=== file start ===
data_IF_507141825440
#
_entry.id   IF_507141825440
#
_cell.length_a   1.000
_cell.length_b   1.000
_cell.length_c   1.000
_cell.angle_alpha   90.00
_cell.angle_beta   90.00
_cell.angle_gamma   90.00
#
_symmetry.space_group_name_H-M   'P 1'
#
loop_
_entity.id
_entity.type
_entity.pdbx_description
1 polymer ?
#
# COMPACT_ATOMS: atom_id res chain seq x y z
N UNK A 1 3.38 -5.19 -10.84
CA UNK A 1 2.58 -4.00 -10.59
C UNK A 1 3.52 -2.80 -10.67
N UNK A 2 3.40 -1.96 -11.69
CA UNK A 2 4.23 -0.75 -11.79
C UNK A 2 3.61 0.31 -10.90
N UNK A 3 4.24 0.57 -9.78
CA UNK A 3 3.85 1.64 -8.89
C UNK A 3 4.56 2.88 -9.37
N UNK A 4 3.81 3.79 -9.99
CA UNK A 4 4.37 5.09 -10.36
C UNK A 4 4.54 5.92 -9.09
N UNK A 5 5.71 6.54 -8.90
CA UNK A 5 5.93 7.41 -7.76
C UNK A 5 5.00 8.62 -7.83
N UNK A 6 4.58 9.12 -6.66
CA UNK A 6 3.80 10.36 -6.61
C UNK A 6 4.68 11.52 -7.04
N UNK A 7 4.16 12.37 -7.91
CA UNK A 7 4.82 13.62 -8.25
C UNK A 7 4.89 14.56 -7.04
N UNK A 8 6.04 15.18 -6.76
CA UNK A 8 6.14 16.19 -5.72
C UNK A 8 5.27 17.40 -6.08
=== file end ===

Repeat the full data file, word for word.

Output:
data_IF_507141825440
#
_entry.id   IF_507141825440
#
_cell.length_a   1.000
_cell.length_b   1.000
_cell.length_c   1.000
_cell.angle_alpha   90.00
_cell.angle_beta   90.00
_cell.angle_gamma   90.00
#
_symmetry.space_group_name_H-M   'P 1'
#
loop_
_entity.id
_entity.type
_entity.pdbx_description
1 polymer ?
#
# COMPACT_ATOMS: atom_id res chain seq x y z
N UNK A 1 3.38 -5.19 -10.84
CA UNK A 1 2.58 -4.00 -10.59
C UNK A 1 3.52 -2.80 -10.67
N UNK A 2 3.40 -1.96 -11.69
CA UNK A 2 4.23 -0.75 -11.79
C UNK A 2 3.61 0.31 -10.90
N UNK A 3 4.24 0.57 -9.78
CA UNK A 3 3.85 1.64 -8.89
C UNK A 3 4.56 2.88 -9.37
N UNK A 4 3.81 3.79 -9.99
CA UNK A 4 4.37 5.09 -10.36
C UNK A 4 4.54 5.92 -9.09
N UNK A 5 5.71 6.54 -8.90
CA UNK A 5 5.93 7.41 -7.76
C UNK A 5 5.00 8.62 -7.83
N UNK A 6 4.58 9.12 -6.66
CA UNK A 6 3.80 10.36 -6.61
C UNK A 6 4.68 11.52 -7.04
N UNK A 7 4.16 12.37 -7.91
CA UNK A 7 4.82 13.62 -8.25
C UNK A 7 4.89 14.56 -7.04
N UNK A 8 6.04 15.18 -6.76
CA UNK A 8 6.14 16.19 -5.72
C UNK A 8 5.27 17.40 -6.08